"An important book that will appeal to all scholars interested in the histories of child welfare, the working class, or social welfare. Highly recommended."--Choice
"Jessie B. Ramey demonstrates why she is both a first-rate historian and writer."--Pittsburgh Post-Gazette
"This book is an important contribution to the history of child welfare policy. Jessie B. Ramey's research illustrates the role racial segregation played in a northern industrialized city in child welfare policies for dependent children whose parents turned to orphanages for help."--Kriste Lindenmeyer, author of The Greatest Generation Grows Up: American Childhood in the 1930s
"Child Care in Black and White is part of the University of Illinois Press’s superb The Working Class in American History’’ series, and it effectively ties orphanages into a broad array of historical literatures, including but not limited to working-class life, African American life, and arguments about both motherhood and women’s work. . . . valuable to readers interested in families, children, poverty, labor, race, gender, and class in turn of the century America."--Journal of Family History
"Ramey's research contributes to greater understanding of working-class families in the early twentieth century and the flexibility and adaptability of child care institutions in response to the communities they serve."--Pennsylvania Magazine of History and Biography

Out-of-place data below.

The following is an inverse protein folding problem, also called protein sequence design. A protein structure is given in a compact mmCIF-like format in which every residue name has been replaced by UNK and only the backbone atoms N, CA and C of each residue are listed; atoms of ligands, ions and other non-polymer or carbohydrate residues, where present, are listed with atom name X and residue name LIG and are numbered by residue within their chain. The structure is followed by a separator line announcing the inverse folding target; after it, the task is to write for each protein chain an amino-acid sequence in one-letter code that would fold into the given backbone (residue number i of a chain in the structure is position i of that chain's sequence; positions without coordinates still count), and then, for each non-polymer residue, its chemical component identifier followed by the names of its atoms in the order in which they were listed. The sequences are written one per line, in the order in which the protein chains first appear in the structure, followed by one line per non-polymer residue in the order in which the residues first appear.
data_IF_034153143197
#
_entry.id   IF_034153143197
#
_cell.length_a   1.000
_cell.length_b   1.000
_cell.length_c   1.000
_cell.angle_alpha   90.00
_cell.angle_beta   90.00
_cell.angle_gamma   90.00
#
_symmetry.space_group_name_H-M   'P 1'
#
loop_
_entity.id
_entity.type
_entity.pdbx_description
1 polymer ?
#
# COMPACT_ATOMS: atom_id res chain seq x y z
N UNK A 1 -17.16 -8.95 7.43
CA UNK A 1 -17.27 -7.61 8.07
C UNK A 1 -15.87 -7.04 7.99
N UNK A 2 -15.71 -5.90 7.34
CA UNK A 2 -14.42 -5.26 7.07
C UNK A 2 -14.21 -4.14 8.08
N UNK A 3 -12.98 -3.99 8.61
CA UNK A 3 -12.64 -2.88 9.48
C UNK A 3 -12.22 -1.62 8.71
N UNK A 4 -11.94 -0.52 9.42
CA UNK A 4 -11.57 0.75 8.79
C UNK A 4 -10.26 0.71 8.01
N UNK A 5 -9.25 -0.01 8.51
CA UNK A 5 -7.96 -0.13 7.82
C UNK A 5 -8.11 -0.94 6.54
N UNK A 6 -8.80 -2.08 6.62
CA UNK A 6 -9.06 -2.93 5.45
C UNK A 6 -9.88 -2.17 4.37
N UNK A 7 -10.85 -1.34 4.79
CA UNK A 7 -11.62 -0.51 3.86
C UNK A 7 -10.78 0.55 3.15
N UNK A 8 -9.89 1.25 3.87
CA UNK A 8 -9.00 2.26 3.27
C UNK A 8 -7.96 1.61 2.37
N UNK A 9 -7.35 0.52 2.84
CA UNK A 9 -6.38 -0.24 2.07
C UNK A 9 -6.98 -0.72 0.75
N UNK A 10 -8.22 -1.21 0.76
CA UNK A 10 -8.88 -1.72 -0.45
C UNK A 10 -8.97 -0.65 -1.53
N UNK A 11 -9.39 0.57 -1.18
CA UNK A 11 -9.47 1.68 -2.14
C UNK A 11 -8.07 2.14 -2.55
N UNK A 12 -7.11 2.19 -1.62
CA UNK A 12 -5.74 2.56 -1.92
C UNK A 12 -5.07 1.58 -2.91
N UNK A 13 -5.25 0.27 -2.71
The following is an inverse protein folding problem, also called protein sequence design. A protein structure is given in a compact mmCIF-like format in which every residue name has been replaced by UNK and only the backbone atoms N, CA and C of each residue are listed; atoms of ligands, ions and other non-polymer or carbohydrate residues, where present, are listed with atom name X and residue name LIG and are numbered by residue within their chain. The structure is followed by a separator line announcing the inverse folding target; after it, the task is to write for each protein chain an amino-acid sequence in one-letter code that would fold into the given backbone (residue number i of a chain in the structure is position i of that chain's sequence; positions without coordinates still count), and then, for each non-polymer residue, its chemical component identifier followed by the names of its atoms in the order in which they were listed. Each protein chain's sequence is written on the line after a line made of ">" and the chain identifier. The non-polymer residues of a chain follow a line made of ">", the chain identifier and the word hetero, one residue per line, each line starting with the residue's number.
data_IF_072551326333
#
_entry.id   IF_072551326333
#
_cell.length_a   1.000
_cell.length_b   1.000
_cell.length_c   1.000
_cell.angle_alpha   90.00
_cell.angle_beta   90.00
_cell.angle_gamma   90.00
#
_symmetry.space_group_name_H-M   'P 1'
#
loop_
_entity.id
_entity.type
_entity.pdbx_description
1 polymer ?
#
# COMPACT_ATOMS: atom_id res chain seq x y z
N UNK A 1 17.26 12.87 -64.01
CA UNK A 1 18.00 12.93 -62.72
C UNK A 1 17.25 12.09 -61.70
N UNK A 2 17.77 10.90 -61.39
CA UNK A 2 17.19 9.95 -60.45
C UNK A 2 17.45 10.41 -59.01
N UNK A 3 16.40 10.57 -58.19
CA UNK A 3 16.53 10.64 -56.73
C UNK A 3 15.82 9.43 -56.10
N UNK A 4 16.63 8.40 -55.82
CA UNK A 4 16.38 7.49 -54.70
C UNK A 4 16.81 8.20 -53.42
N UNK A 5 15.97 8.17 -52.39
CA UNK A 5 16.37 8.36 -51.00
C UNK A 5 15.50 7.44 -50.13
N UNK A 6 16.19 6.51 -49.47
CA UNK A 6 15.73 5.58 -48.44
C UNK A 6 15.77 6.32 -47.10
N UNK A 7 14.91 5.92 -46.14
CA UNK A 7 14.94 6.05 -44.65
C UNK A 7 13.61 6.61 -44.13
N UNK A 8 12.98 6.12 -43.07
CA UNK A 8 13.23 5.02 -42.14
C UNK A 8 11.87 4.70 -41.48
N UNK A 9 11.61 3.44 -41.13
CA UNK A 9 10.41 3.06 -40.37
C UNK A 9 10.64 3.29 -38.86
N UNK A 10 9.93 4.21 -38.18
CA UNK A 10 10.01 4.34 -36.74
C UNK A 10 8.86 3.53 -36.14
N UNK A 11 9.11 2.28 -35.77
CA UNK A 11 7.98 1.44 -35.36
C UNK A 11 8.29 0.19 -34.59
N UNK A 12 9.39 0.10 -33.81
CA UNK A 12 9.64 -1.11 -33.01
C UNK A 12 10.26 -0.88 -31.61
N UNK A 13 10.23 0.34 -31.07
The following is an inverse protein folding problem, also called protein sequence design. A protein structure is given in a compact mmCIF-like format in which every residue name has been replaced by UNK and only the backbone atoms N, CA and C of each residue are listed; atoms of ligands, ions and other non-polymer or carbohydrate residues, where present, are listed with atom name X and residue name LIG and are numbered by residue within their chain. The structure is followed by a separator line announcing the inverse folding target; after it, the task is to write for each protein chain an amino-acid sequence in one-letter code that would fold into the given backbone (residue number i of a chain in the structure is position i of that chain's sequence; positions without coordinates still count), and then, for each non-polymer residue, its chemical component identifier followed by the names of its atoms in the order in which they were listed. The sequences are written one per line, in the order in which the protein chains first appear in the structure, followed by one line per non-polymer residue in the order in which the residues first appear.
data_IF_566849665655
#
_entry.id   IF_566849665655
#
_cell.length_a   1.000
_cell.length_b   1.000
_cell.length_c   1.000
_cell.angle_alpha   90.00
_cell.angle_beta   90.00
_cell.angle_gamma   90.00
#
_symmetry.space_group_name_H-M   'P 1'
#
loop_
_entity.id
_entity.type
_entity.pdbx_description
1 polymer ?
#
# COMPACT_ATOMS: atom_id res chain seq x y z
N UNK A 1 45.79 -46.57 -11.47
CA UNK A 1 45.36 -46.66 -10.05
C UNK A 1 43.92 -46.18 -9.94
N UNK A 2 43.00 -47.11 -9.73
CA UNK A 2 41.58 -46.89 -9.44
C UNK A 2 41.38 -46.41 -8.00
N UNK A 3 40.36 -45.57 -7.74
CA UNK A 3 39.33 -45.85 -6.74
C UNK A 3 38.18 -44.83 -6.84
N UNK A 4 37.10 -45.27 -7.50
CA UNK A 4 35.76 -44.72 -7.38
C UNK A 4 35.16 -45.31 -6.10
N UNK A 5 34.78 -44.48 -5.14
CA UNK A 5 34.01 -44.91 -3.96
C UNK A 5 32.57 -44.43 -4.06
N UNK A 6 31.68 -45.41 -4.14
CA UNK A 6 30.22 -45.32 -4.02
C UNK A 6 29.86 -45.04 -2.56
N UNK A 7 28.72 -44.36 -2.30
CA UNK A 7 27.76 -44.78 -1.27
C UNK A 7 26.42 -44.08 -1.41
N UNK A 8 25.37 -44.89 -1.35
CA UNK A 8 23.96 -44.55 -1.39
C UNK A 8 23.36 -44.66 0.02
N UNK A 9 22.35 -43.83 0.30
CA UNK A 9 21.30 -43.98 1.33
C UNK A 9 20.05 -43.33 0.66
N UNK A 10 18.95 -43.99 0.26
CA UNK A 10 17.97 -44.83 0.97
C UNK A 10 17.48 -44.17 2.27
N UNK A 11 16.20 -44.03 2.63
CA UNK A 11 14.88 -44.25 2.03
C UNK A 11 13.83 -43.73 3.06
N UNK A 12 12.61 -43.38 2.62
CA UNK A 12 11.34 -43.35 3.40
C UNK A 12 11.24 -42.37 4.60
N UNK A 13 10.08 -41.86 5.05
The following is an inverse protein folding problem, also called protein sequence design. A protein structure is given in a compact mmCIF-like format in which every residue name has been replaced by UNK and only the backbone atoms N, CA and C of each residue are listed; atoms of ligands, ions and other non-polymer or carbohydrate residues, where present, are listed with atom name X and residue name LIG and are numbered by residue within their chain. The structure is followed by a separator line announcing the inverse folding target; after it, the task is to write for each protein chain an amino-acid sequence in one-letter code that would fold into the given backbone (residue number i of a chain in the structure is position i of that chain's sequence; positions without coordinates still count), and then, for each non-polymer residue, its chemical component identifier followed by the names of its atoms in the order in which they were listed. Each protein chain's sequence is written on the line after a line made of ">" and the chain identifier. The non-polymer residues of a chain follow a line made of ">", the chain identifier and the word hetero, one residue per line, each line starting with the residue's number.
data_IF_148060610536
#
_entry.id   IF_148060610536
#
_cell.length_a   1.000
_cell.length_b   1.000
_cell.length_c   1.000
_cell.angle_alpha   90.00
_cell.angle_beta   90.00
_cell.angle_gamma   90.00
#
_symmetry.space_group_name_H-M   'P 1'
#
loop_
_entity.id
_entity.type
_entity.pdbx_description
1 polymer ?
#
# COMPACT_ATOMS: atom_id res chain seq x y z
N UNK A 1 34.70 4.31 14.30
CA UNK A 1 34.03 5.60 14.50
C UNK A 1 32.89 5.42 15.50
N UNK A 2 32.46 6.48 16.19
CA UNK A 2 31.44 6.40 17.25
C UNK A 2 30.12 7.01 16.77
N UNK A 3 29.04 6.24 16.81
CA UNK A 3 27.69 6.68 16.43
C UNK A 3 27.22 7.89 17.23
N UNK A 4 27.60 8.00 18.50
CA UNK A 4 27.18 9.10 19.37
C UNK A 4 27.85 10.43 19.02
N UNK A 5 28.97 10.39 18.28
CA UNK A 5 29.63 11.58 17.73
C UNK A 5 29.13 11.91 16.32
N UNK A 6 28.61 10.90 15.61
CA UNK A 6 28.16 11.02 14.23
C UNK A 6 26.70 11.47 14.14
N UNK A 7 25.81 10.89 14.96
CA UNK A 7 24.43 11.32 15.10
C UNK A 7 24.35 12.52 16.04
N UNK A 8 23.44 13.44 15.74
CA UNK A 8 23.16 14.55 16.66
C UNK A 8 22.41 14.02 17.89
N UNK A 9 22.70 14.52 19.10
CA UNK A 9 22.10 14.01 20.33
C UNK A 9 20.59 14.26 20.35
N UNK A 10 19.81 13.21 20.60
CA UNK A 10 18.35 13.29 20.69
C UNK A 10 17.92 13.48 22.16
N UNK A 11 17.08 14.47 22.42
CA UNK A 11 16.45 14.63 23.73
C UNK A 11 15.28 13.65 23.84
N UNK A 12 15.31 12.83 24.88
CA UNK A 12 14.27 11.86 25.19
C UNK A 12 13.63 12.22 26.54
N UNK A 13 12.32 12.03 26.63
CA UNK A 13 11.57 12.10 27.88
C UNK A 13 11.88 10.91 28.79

"Child Care in Black and White, Jessie B. Ramey’s study of two Pittsburgh orphanages, the United Presbyterian Orphan’s Home UPOH and the Home for Colored Children HCC, during the years 18781929, is an extraordinary contribution to the history of US orphanages and child care institutions. . . . a valuable resource in advanced child and family policy courses in social work. Students will learn from its complexity, its attention to both micro and macro issues, and its unusually strong example of mixed-method, historical research."--Social Service Review
About the Author
Jessie B. Ramey is an ACLS New Faculty Fellow in Women's Studies and History at the University of Pittsburgh.